By Alan Macy, BIOPAC Systems, Inc.
When recording physiological signals from subjects in MRI systems, two issues are very important:
- The MRI system incorporates a VERY strong magnetic field. It is extremely important that no significant magnetically susceptible objects are taken into the room that houses the MRI System. All materials have some degree of magnetic susceptibility. However, materials with mass magnetic susceptibility values, similar to or have magnitude less than that of water (-0.91E-8 m^3/kg), are typically permitted to be used in the vicinity of MRI Systems. No electrodes, electrode leads, transducers or cabling, that contain significant magnetically susceptible components, should be used when recording data from a subject in the MRI.
- The MRI System both emits and records radio frequency (RF) energy. This energy is typically in the range of 5 to 500 MHz. For a 3T MRI, the characteristic proton precession frequency will be 3T * 42.7 MHz or 128.1 MHz. MRI generated RF energy will, at least, partially reflect from encountered conductors and induce current flow in those conductors. Signal reflections and induced currents can disrupt sensitive imaging operations by creating signal artifacts. Also, RF induced currents, if not properly controlled, can cause local heating.
Care must be taken to limit the flow of RF energy both in and out of the room that houses the MRI. RF energy from the MRI superimposes with the very small biopotentials and transducer signals in the vicinity of the subject. Alternatively, RF energy from recording or other equipment in the MRI Control Room (e.g. digital clocks and power supply switching noise) can leak into the MRI chamber, via subject cabling, and cause degradation of the image created by the MRI. It can be complicated to record biopotentials, from a subject’s body, during an MRI scan. These signals are very tiny and the RF energy, and associated magnetic field shifting, generated by the MRI corrupts the recording. Accordingly, successful biopotential recording in the MRI involves the use of specialized amplifiers, optimized cabling, patch-panel filtering, advanced signal processing and/or synchronization with MRI scanning processes to perform clean measurements.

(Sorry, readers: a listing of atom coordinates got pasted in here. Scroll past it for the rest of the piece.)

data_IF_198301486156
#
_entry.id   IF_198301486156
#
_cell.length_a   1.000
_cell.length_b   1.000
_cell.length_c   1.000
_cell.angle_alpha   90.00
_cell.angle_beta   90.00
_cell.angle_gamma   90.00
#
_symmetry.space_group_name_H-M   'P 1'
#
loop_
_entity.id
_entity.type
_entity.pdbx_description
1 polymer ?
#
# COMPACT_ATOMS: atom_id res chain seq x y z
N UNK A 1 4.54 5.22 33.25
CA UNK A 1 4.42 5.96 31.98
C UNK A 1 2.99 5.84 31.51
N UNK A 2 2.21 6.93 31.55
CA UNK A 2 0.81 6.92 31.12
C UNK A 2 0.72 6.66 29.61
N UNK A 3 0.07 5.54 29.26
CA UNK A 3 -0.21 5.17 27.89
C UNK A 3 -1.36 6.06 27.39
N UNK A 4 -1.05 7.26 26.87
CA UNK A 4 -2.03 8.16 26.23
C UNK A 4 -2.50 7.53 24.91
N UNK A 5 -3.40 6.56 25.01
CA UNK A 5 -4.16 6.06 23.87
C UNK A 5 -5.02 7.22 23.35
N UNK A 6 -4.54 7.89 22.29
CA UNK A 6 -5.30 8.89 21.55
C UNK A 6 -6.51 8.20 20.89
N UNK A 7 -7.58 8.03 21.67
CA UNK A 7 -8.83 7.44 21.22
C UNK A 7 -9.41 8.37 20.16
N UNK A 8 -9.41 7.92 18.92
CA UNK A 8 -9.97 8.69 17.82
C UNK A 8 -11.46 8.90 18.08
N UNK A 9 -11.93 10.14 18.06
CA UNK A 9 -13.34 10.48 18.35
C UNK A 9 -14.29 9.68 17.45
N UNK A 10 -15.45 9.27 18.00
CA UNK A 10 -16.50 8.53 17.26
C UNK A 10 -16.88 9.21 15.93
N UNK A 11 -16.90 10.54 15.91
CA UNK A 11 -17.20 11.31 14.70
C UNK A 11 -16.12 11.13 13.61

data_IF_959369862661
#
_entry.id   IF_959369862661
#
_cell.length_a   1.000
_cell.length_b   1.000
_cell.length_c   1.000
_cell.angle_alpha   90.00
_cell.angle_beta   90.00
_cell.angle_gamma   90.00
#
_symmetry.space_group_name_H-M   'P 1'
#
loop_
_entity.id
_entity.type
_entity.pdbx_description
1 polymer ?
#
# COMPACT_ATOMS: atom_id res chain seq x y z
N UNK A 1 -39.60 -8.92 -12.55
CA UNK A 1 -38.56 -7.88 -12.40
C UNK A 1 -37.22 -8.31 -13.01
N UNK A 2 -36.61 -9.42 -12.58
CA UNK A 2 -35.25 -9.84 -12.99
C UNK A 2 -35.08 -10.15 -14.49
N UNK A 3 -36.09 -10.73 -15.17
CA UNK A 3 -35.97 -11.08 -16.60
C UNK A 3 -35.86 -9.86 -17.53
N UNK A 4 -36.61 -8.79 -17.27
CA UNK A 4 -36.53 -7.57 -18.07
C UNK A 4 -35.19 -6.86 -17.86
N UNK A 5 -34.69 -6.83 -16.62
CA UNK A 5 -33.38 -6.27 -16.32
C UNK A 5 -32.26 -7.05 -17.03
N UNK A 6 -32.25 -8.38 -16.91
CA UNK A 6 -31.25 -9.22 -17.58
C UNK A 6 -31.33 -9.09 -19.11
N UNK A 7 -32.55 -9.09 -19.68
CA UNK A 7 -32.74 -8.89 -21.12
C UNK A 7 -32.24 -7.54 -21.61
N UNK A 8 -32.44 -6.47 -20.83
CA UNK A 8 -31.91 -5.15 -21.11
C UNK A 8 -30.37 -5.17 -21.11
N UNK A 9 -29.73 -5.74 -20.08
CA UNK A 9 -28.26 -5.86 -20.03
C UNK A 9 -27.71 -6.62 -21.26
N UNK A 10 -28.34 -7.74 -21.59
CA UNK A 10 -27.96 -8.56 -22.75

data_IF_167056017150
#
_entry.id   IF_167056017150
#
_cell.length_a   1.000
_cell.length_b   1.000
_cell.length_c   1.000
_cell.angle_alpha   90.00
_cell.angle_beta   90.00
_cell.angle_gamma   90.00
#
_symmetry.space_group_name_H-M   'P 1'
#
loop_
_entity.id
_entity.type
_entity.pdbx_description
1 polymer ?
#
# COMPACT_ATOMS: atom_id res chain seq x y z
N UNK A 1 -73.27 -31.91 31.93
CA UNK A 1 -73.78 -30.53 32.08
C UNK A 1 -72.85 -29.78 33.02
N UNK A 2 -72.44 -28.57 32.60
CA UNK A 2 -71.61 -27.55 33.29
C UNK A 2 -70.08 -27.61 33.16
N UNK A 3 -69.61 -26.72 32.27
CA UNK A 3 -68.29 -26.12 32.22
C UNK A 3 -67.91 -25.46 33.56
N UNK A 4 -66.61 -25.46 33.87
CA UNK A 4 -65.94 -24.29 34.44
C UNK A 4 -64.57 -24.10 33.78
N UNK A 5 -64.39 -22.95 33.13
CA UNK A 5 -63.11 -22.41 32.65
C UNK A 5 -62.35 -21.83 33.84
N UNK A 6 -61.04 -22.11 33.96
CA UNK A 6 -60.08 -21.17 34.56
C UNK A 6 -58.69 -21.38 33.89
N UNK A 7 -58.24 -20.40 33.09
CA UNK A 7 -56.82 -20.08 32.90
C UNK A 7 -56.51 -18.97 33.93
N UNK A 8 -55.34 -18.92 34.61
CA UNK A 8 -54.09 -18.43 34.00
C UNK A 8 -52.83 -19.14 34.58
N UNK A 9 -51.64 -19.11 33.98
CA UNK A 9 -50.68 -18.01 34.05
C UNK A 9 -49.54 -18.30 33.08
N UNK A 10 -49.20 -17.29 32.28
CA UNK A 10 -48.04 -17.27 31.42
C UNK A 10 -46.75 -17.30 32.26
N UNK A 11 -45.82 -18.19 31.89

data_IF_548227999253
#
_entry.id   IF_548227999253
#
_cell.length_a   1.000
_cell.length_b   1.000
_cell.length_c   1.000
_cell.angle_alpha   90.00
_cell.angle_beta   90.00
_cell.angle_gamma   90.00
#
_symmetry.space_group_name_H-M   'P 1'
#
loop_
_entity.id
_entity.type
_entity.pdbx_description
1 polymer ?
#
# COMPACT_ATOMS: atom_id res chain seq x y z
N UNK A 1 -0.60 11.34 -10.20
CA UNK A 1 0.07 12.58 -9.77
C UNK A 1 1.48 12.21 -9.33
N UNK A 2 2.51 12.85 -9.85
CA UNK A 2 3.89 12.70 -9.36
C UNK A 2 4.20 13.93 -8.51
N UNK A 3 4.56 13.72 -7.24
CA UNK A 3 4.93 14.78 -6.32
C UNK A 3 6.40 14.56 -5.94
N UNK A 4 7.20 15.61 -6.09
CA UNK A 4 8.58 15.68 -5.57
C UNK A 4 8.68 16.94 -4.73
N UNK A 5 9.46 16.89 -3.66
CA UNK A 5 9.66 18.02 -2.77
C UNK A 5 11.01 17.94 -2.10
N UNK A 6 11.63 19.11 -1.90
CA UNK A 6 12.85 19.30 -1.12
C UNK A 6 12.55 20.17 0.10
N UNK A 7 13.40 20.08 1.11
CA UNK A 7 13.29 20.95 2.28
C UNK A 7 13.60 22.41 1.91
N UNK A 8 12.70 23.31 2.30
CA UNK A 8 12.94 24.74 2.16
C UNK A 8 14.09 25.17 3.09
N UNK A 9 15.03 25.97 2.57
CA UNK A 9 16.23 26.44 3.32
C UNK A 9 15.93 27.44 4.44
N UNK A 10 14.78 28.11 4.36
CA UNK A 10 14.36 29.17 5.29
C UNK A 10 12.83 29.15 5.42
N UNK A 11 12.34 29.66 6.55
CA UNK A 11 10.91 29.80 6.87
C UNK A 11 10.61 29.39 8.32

When RF energy is pulsed into the subject, this energy spreads throughout the subject because the subject is a volume conductor. As the MRI magnetic gradient shifts in synchrony with RF energy pulsing, the gradient shift induces a current flow in conductors that intersect with the field. From a practical standpoint, RF energy pulsing and gradient-induced current flows often manifest themselves as repetitive artifact signals directly in the band of the physiological generated biopotentials. This is because RF energy pulsing and magnetic field gradient switching are performed synchronously for imaging and the repetition rates for image slice generation usually fall within the range of 1-100 Hz. Depending upon the biopotential frequency range (from lowest to highest: EGG, EOG, ECG, EEG and EMG), different amplification and signal processing techniques can be used to isolate the signal of interest. Furthermore, it’s often helpful to control imaging processes so that the MRI artifact signal spectrum does not unduly impact the measured physiological signal spectrum.
Download a related and important application note that describes the relationship between MRI imaging sequences and associated physiological measurements, when subjects are monitored in the MRI. In particular, this note addresses newfound insights on the impact that imaging sequence types have upon simultaneously recorded electrocardiography (ECG) and impedance cardiography (ICG) subject measurements.
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